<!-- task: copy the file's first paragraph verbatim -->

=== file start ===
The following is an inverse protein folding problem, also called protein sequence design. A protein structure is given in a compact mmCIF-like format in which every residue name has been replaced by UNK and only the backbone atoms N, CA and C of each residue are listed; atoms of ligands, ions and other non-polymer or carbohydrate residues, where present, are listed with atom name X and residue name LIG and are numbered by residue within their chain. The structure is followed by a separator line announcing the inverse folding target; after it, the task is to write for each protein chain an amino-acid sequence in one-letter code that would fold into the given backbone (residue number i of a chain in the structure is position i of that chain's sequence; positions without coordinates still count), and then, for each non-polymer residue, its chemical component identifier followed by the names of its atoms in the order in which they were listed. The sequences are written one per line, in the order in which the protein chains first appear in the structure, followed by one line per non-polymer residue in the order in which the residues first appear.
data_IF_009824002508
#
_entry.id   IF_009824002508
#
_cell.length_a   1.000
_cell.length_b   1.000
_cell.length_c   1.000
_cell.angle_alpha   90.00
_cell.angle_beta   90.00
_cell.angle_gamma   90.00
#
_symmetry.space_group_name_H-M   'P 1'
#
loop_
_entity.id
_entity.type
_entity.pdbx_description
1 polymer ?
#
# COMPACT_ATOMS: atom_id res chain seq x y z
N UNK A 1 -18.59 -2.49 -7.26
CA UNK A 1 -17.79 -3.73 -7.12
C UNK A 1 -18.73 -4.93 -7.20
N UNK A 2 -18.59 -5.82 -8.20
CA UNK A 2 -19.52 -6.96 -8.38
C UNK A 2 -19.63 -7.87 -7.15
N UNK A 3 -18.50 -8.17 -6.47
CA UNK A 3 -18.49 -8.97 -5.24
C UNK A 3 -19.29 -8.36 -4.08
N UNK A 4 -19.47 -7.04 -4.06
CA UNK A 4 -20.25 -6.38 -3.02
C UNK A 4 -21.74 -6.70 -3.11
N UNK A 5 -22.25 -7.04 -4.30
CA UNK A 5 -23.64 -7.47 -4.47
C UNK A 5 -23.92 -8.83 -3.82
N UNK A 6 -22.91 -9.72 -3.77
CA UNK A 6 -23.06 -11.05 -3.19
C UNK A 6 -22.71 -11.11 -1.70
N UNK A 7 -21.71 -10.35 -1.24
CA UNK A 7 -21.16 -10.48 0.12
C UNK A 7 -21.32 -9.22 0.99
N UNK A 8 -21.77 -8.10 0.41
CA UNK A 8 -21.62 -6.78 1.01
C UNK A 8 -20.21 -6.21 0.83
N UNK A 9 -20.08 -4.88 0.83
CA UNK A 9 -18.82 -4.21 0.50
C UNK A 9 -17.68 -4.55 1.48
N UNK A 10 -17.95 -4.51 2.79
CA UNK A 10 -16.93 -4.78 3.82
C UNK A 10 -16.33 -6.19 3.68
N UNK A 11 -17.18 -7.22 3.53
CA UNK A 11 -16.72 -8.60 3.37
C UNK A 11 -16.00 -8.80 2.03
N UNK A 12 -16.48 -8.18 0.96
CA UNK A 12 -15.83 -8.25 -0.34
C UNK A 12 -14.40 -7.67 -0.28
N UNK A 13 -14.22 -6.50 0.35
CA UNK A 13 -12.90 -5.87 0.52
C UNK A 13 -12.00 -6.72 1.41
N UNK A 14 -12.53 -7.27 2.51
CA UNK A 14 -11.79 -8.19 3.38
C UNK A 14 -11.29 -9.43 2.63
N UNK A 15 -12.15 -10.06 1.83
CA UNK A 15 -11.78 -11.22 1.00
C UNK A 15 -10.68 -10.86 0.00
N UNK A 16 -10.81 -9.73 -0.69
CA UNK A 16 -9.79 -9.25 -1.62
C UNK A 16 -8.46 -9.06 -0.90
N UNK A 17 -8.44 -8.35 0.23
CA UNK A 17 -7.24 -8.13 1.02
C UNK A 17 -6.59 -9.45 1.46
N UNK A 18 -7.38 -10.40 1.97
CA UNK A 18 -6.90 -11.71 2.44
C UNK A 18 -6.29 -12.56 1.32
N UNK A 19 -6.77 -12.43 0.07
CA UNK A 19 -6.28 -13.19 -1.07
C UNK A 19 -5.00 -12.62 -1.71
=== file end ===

The following is an inverse protein folding problem, also called protein sequence design. A protein structure is given in a compact mmCIF-like format in which every residue name has been replaced by UNK and only the backbone atoms N, CA and C of each residue are listed; atoms of ligands, ions and other non-polymer or carbohydrate residues, where present, are listed with atom name X and residue name LIG and are numbered by residue within their chain. The structure is followed by a separator line announcing the inverse folding target; after it, the task is to write for each protein chain an amino-acid sequence in one-letter code that would fold into the given backbone (residue number i of a chain in the structure is position i of that chain's sequence; positions without coordinates still count), and then, for each non-polymer residue, its chemical component identifier followed by the names of its atoms in the order in which they were listed. The sequences are written one per line, in the order in which the protein chains first appear in the structure, followed by one line per non-polymer residue in the order in which the residues first appear.